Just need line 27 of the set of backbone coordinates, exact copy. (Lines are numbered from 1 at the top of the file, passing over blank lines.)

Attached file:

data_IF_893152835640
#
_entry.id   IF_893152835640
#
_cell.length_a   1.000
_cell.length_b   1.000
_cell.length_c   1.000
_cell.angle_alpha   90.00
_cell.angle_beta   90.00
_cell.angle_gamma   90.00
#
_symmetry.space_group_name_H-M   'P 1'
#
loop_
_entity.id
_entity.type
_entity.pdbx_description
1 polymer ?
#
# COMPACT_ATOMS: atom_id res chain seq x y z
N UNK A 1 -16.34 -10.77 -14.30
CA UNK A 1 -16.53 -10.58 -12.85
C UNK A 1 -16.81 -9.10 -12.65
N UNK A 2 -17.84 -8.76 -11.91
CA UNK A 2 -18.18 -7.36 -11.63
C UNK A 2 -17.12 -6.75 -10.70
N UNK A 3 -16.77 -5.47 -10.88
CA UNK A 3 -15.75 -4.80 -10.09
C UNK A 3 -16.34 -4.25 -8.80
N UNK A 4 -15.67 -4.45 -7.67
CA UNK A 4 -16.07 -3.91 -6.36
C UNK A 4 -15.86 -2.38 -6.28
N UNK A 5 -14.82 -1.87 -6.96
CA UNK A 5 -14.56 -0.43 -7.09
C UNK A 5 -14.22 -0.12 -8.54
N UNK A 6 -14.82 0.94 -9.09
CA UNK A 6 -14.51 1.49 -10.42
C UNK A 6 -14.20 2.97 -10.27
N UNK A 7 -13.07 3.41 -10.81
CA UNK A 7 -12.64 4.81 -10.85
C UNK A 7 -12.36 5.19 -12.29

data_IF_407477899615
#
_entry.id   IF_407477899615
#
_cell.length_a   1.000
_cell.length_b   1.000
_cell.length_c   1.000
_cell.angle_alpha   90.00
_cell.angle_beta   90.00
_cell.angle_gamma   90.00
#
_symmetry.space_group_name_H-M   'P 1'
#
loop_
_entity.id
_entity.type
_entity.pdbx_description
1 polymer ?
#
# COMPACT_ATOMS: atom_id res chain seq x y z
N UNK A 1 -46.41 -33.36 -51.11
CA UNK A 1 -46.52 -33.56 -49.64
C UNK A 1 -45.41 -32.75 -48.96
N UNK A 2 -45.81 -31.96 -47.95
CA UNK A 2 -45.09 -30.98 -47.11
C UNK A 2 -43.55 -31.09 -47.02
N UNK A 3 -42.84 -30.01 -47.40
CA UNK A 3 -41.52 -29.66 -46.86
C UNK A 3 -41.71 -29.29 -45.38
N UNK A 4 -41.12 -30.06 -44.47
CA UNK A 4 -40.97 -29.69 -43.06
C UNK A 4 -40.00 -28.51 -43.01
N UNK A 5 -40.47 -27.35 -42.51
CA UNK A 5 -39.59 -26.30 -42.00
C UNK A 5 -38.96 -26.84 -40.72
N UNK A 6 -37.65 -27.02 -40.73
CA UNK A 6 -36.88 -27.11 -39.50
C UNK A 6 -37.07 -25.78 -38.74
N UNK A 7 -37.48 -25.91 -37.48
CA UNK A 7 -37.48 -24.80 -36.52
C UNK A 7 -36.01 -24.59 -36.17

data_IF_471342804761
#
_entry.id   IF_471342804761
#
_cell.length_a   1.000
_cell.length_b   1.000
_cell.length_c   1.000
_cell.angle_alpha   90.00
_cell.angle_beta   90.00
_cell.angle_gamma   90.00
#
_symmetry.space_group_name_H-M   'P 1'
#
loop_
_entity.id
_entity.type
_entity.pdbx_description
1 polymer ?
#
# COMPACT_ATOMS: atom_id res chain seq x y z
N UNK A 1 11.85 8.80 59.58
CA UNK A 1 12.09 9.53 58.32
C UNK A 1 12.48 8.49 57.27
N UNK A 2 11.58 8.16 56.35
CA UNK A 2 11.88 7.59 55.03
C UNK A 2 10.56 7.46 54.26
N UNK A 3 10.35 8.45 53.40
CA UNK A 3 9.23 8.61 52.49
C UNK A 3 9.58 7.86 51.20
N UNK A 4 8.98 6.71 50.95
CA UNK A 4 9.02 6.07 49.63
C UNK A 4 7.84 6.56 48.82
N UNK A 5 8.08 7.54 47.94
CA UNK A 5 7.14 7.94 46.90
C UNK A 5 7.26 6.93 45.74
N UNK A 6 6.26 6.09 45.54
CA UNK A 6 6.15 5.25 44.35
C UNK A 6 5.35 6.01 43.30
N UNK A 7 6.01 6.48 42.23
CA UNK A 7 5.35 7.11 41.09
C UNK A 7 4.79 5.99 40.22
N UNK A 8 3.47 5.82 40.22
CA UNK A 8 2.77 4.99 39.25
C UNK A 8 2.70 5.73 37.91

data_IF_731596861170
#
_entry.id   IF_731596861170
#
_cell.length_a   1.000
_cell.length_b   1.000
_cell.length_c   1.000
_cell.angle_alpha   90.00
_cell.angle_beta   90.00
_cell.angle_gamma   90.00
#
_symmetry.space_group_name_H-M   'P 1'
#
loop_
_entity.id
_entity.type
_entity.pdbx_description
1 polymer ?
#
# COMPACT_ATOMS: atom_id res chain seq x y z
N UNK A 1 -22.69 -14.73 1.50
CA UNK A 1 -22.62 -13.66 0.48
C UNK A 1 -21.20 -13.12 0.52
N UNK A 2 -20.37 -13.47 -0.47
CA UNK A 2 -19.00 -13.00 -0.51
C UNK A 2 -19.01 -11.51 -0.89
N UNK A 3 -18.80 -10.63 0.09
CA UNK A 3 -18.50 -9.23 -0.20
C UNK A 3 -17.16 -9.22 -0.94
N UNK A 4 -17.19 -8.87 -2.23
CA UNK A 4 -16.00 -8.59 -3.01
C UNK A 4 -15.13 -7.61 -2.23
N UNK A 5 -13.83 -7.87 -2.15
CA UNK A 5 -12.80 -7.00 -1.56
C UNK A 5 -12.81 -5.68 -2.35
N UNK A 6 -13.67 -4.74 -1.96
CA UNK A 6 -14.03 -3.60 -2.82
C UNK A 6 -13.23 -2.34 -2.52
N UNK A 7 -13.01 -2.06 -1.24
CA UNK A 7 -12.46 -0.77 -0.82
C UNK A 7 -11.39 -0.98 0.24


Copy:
N UNK A 3 -16.77 -5.47 -10.88